I guess I was aware of this before, back when I learned of the book through Becky’s blog, but some details had faded from memory since then. All I remembered is that the story should be a good read. It was.
YA Historical fiction; paranormal
Continue reading ““The Diviners” by Libba Bray”
I’ve been searching for this book for years. Ever since I decided to start collecting books, I’ve wanted to add the books responsible for making me a fan of the fantastic and peculiar. They are three: the Chronicles of Narnia by C.S. Lewis, The Neverending Story by Michael Ende, and a series of books I couldn’t recall the title or author of…until now.
My interest in fantastical stories was piqued by fairytales, but these three books cemented my interest in it. I borrowed them constantly from the library as a kid and read them over and over again, never getting enough and wanting more. But my library in Jamaica was limited on such stories.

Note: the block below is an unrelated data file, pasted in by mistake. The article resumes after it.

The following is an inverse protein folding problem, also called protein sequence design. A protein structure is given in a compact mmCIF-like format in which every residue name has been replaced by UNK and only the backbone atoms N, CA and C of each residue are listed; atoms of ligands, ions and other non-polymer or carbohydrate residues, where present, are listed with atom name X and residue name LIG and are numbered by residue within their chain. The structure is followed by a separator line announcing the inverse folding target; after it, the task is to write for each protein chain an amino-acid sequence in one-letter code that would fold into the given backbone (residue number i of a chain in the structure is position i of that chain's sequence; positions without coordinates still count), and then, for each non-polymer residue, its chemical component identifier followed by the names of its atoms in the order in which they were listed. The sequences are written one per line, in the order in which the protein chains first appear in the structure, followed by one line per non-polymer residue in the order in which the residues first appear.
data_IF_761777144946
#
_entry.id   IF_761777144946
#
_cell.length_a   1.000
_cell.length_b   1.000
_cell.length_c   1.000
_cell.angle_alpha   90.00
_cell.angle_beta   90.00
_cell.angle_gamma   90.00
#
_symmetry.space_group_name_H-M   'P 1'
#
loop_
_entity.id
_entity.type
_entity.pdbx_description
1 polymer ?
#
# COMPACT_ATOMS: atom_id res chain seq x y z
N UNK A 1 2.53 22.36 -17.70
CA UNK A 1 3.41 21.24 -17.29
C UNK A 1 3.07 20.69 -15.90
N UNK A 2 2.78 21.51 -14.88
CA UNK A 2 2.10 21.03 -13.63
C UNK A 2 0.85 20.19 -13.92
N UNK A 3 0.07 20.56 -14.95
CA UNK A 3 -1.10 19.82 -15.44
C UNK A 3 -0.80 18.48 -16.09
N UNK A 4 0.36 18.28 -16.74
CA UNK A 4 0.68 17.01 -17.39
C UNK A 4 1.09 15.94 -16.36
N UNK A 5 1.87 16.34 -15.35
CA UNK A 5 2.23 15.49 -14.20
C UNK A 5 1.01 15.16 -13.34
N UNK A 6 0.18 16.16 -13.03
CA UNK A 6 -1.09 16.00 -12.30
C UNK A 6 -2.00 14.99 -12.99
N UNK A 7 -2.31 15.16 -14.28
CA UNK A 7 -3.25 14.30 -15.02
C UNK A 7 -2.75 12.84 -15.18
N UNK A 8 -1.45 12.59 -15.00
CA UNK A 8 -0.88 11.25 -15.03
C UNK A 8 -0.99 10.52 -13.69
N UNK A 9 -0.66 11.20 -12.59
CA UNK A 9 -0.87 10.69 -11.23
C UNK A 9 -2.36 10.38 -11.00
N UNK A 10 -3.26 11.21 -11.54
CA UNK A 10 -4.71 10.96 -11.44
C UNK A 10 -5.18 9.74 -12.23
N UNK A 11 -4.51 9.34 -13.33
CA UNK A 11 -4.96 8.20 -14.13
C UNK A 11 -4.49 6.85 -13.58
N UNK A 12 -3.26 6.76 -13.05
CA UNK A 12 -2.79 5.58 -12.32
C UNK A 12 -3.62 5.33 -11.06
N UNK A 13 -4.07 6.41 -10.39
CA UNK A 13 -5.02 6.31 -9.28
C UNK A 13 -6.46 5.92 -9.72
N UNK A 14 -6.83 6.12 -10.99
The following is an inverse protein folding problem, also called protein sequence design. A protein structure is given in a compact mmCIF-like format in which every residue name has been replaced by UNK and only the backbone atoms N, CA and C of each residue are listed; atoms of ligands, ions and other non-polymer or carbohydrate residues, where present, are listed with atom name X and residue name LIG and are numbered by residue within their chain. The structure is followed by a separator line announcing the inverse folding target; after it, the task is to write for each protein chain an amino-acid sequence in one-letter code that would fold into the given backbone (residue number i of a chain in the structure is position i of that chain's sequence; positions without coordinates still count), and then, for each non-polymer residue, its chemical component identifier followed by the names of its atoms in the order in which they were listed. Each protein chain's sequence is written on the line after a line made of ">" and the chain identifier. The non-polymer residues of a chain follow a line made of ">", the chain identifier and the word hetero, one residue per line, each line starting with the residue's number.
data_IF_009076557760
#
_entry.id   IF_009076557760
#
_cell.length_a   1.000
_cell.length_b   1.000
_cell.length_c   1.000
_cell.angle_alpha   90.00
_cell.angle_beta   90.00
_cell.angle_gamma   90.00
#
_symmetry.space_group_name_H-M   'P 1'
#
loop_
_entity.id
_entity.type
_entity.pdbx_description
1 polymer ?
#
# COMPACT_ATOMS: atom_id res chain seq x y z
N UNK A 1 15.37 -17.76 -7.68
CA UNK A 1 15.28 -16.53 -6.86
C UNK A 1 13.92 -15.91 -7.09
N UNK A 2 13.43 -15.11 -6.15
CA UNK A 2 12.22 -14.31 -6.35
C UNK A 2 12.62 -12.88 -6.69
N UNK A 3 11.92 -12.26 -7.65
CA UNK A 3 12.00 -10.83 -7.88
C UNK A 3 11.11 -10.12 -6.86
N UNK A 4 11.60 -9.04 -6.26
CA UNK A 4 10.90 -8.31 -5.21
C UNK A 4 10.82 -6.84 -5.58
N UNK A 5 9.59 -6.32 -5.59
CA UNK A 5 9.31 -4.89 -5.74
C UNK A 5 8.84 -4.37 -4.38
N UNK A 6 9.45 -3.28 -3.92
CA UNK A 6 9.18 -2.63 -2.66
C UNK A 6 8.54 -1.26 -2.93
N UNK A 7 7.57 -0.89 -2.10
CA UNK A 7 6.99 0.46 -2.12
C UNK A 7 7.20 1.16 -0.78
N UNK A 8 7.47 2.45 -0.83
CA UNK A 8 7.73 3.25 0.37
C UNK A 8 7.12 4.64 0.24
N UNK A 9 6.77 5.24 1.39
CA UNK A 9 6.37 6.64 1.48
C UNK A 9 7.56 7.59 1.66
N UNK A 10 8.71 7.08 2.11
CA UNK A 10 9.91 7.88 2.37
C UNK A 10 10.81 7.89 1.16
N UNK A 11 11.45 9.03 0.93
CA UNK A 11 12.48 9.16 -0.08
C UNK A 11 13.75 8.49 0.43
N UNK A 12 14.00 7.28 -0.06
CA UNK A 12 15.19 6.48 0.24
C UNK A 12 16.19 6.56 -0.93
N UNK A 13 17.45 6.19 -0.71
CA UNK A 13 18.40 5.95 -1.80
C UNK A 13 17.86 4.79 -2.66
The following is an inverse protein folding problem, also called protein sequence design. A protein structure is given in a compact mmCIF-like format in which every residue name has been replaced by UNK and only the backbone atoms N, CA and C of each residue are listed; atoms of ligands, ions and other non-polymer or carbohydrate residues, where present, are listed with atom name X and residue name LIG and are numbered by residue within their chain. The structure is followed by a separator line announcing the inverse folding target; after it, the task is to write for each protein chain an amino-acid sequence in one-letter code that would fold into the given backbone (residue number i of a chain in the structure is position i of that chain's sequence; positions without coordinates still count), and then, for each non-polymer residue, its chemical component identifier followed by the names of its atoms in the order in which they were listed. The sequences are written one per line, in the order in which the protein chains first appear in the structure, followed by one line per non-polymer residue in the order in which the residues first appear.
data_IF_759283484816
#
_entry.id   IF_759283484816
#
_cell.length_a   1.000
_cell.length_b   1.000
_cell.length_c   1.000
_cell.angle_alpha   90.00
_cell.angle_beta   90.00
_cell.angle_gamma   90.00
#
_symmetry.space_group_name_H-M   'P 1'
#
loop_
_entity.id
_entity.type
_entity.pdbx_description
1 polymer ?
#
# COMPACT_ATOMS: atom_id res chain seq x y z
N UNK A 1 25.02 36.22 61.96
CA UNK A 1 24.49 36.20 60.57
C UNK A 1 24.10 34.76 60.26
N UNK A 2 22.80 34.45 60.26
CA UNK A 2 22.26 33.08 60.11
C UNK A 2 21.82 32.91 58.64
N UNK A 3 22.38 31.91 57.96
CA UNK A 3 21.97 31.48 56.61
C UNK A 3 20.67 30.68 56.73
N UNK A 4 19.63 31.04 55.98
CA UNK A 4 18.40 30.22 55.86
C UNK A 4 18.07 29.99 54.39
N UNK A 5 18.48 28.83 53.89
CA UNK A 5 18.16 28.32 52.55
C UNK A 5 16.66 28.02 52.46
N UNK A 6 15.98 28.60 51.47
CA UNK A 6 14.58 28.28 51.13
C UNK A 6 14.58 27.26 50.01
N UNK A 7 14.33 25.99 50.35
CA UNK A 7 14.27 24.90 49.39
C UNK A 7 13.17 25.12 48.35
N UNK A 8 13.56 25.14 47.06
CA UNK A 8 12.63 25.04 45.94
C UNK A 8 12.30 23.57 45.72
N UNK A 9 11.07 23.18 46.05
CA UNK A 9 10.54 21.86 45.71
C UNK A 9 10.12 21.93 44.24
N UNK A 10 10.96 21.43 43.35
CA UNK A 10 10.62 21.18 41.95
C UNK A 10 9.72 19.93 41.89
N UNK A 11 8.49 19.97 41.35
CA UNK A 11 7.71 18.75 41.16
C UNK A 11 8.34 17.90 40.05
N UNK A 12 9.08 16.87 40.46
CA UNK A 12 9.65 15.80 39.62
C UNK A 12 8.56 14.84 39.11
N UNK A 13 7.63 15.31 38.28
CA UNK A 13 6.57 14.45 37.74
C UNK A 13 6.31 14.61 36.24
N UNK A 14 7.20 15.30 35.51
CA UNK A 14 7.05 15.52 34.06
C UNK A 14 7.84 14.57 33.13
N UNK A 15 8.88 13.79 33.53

Over the years since childhood, I’d forgotten about Enid Blyton and her books. I started collecting books in college starting first with the books I love: the Harry Potter series, Chronicles of Narnia, and The Neverending Story. I knew there was another book I should get, one that I cherished as a kid, but try as I might to remember it, I couldn’t. For years I wracked my brain about it and mentioned it often on this blog hoping someone would be able to tell what I was talking about from the few clues I could remember: It’s an old children’s fantasy book with pixies and elves and there’s sometimes a mention of a garden.
Continue reading “The Enchanted Wood by Enid Blyton, illus. by Jan McCafferty”
I have reviews and other stuff to post, but I’m so not in the mood for them. Instead, here’s a tag! 😀 Yep, these are more fun to do and quick too.
This tag was created by Naty at Naty’s Bookshelf. I wasn’t tagged. I found it on Never Not Reading and filed it away to do on a day like this — lazy weekend.
- Link back to me so I can see everyone’s answers! (Naty’s Bookshelf)
- Also link back to the person who tagged you!